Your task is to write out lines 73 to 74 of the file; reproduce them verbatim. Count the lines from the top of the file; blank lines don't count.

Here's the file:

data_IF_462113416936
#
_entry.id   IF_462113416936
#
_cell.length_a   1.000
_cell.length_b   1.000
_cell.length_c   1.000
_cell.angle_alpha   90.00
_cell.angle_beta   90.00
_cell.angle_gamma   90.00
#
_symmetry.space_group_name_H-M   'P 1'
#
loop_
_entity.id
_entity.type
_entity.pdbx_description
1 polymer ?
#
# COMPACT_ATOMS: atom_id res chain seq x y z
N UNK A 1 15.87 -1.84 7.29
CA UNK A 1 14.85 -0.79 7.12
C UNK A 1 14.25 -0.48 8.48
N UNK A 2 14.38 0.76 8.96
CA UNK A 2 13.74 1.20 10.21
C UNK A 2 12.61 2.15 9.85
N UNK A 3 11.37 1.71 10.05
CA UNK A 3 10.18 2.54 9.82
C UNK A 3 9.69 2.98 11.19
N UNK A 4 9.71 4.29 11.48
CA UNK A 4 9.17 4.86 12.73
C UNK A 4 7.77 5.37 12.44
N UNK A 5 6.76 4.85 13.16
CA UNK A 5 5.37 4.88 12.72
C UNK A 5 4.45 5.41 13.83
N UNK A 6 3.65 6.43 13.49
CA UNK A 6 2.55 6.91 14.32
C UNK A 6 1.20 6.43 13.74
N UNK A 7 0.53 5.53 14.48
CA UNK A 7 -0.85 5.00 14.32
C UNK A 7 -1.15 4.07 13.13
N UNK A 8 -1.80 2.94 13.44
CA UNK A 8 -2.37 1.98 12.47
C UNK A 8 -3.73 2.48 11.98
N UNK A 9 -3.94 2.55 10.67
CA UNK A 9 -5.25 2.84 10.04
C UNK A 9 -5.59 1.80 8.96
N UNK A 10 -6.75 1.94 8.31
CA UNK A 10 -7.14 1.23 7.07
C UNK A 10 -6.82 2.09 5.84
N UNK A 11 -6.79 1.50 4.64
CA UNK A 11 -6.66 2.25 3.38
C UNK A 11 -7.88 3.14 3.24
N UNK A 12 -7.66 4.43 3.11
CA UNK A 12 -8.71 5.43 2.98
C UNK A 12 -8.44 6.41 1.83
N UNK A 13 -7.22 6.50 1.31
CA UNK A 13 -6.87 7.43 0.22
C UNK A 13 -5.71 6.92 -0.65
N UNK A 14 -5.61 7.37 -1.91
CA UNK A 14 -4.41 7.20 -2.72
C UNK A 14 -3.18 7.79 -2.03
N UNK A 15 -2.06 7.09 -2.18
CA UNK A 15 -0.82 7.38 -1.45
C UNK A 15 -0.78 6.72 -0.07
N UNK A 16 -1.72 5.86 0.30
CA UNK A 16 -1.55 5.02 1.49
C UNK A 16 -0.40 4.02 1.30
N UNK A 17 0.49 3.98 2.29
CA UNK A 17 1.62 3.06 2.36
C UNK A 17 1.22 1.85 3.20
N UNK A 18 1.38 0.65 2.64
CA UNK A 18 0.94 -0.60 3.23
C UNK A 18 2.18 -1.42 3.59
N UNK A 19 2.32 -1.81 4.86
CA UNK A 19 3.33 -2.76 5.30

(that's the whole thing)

CA UNK A 18 0.94 -0.60 3.23
C UNK A 18 2.18 -1.42 3.59